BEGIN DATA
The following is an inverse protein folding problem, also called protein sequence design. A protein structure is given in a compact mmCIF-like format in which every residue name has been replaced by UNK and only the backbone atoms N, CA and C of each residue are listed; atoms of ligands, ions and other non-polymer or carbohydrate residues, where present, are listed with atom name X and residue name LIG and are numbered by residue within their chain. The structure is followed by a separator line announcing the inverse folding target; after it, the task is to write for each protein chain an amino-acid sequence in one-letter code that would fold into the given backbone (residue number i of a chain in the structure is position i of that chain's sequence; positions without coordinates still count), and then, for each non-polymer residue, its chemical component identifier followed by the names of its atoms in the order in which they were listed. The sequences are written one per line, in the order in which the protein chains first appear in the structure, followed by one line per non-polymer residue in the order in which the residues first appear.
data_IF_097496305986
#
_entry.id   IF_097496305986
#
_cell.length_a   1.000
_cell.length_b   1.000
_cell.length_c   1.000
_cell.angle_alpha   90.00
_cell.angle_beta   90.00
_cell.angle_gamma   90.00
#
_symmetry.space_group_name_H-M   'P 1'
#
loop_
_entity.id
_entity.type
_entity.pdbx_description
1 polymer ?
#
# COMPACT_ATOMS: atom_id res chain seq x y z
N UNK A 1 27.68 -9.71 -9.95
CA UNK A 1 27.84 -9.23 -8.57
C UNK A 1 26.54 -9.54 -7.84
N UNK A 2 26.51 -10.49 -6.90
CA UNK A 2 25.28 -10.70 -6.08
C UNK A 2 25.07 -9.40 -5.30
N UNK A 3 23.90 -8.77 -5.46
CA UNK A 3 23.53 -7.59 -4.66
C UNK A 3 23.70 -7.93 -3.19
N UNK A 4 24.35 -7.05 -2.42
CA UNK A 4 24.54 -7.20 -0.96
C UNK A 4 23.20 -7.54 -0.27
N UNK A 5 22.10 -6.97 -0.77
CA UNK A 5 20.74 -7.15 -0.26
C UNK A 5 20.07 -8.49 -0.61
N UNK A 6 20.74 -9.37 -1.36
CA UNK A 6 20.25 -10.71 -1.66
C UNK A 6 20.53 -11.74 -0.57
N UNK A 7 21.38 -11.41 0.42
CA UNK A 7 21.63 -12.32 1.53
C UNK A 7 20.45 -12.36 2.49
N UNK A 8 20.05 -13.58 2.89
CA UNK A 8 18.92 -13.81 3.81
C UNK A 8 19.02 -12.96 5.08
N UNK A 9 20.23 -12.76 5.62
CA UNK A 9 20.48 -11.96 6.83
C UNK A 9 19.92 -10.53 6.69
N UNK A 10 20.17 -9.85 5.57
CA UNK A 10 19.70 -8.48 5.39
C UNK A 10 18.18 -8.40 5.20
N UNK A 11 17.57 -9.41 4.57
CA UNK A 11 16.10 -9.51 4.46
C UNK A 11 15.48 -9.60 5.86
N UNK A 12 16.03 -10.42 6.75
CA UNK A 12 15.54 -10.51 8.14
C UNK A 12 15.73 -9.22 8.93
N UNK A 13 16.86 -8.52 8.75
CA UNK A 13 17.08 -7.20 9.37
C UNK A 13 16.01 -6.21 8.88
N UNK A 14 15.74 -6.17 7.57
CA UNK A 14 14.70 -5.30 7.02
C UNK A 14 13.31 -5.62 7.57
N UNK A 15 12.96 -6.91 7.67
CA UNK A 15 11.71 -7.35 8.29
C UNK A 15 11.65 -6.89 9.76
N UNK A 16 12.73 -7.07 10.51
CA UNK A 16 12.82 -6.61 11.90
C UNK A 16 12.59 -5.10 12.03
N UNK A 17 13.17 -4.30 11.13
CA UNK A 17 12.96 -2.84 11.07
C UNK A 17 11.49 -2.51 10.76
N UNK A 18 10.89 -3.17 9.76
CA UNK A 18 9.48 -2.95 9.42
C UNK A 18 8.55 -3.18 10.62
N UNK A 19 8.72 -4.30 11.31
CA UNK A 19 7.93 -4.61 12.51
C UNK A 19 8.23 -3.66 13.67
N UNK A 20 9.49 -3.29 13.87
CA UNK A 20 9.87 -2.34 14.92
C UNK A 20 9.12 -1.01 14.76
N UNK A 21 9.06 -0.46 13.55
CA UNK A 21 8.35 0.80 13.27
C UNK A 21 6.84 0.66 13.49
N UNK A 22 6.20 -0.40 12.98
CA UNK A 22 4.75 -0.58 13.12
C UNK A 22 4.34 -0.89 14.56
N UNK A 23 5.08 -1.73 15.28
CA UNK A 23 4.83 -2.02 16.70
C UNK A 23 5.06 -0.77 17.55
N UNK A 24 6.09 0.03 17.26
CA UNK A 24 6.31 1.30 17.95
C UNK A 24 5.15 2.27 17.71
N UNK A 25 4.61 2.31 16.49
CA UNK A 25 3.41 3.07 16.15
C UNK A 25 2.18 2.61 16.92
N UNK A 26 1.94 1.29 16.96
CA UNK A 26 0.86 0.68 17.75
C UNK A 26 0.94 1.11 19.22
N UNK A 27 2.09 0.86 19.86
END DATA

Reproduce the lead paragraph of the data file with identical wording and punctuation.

The following is an inverse protein folding problem, also called protein sequence design. A protein structure is given in a compact mmCIF-like format in which every residue name has been replaced by UNK and only the backbone atoms N, CA and C of each residue are listed; atoms of ligands, ions and other non-polymer or carbohydrate residues, where present, are listed with atom name X and residue name LIG and are numbered by residue within their chain. The structure is followed by a separator line announcing the inverse folding target; after it, the task is to write for each protein chain an amino-acid sequence in one-letter code that would fold into the given backbone (residue number i of a chain in the structure is position i of that chain's sequence; positions without coordinates still count), and then, for each non-polymer residue, its chemical component identifier followed by the names of its atoms in the order in which they were listed. The sequences are written one per line, in the order in which the protein chains first appear in the structure, followed by one line per non-polymer residue in the order in which the residues first appear.